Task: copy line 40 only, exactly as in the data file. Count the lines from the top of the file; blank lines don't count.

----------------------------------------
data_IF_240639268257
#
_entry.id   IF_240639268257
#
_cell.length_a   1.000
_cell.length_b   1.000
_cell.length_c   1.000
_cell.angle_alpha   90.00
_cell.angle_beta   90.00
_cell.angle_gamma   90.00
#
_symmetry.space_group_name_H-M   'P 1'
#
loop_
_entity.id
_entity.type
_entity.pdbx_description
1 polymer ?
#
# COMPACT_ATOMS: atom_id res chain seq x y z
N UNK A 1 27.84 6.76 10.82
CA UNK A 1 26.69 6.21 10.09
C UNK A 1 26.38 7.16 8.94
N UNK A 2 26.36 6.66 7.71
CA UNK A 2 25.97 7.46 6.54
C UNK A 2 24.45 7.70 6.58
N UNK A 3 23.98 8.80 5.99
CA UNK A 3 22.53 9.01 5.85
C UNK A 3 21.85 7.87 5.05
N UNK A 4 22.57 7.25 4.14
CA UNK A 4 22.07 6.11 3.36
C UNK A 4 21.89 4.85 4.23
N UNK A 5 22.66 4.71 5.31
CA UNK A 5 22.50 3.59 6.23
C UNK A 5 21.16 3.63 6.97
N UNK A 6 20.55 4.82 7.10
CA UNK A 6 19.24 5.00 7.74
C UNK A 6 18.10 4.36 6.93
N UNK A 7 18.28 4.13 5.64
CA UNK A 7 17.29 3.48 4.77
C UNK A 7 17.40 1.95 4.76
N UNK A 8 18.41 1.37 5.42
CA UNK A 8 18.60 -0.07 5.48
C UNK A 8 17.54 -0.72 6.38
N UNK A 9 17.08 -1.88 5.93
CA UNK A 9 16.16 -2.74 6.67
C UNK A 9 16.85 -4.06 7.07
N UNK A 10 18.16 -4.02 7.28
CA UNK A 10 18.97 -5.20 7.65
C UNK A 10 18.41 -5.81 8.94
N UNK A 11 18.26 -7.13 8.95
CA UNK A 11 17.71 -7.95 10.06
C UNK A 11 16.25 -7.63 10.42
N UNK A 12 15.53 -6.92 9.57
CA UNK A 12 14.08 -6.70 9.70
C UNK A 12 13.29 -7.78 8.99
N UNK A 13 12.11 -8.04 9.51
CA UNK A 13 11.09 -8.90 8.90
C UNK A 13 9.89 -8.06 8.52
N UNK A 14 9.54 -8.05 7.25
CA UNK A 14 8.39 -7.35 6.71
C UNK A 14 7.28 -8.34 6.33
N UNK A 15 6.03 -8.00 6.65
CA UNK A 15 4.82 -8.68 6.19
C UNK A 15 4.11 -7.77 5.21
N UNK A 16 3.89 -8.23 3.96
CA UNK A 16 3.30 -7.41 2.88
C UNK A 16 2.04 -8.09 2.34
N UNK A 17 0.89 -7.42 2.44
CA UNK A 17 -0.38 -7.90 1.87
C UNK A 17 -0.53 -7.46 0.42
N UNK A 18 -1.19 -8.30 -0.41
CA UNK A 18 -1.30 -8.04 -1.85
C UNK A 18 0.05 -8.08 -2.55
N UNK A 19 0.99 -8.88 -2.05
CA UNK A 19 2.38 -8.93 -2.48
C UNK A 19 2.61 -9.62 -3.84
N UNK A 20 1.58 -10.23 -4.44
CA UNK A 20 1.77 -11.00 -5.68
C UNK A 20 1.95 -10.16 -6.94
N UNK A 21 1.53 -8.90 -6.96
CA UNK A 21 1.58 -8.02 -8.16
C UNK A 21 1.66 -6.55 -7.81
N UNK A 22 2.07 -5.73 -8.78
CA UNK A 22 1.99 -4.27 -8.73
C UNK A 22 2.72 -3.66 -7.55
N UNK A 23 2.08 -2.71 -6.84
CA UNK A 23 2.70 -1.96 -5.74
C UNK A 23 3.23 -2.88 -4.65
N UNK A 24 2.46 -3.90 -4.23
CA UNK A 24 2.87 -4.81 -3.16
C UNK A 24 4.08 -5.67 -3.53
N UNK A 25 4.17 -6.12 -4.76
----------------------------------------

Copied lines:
CA UNK A 7 17.29 3.48 4.77